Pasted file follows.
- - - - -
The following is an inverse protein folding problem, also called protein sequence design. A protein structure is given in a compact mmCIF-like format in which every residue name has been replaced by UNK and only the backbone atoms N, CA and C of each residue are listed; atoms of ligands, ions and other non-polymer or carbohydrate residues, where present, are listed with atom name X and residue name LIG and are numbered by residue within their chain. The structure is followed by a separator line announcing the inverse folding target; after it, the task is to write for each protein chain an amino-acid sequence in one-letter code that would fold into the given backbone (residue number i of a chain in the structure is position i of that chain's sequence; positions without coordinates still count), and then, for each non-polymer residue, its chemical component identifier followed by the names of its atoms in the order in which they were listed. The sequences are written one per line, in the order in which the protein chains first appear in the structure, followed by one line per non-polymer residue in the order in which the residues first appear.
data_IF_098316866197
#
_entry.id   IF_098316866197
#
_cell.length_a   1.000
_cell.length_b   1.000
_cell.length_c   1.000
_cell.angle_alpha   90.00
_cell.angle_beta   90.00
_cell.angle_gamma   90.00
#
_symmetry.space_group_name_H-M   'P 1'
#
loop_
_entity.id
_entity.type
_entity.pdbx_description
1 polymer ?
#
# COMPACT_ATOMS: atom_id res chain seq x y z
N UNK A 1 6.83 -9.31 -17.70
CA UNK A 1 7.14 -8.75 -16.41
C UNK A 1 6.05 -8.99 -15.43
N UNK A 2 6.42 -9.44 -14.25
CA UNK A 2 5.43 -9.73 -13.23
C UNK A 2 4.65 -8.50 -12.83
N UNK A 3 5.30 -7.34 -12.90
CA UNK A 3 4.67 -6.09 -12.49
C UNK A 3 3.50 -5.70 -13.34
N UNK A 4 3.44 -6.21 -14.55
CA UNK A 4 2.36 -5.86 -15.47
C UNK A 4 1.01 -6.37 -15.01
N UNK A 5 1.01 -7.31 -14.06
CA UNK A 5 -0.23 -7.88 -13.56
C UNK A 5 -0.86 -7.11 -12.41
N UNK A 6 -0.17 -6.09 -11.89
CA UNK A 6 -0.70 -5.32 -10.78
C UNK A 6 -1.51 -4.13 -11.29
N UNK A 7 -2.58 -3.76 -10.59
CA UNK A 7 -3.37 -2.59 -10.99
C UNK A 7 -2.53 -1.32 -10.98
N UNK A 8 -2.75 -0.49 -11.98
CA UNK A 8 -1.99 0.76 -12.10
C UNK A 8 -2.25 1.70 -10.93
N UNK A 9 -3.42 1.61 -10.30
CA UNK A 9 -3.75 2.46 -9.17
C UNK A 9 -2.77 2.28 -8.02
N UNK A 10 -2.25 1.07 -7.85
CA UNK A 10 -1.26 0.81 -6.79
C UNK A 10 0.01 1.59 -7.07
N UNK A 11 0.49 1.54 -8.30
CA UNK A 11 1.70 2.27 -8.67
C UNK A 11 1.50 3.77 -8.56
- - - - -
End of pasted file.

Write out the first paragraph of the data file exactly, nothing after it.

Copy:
The following is an inverse protein folding problem, also called protein sequence design. A protein structure is given in a compact mmCIF-like format in which every residue name has been replaced by UNK and only the backbone atoms N, CA and C of each residue are listed; atoms of ligands, ions and other non-polymer or carbohydrate residues, where present, are listed with atom name X and residue name LIG and are numbered by residue within their chain. The structure is followed by a separator line announcing the inverse folding target; after it, the task is to write for each protein chain an amino-acid sequence in one-letter code that would fold into the given backbone (residue number i of a chain in the structure is position i of that chain's sequence; positions without coordinates still count), and then, for each non-polymer residue, its chemical component identifier followed by the names of its atoms in the order in which they were listed. The sequences are written one per line, in the order in which the protein chains first appear in the structure, followed by one line per non-polymer residue in the order in which the residues first appear.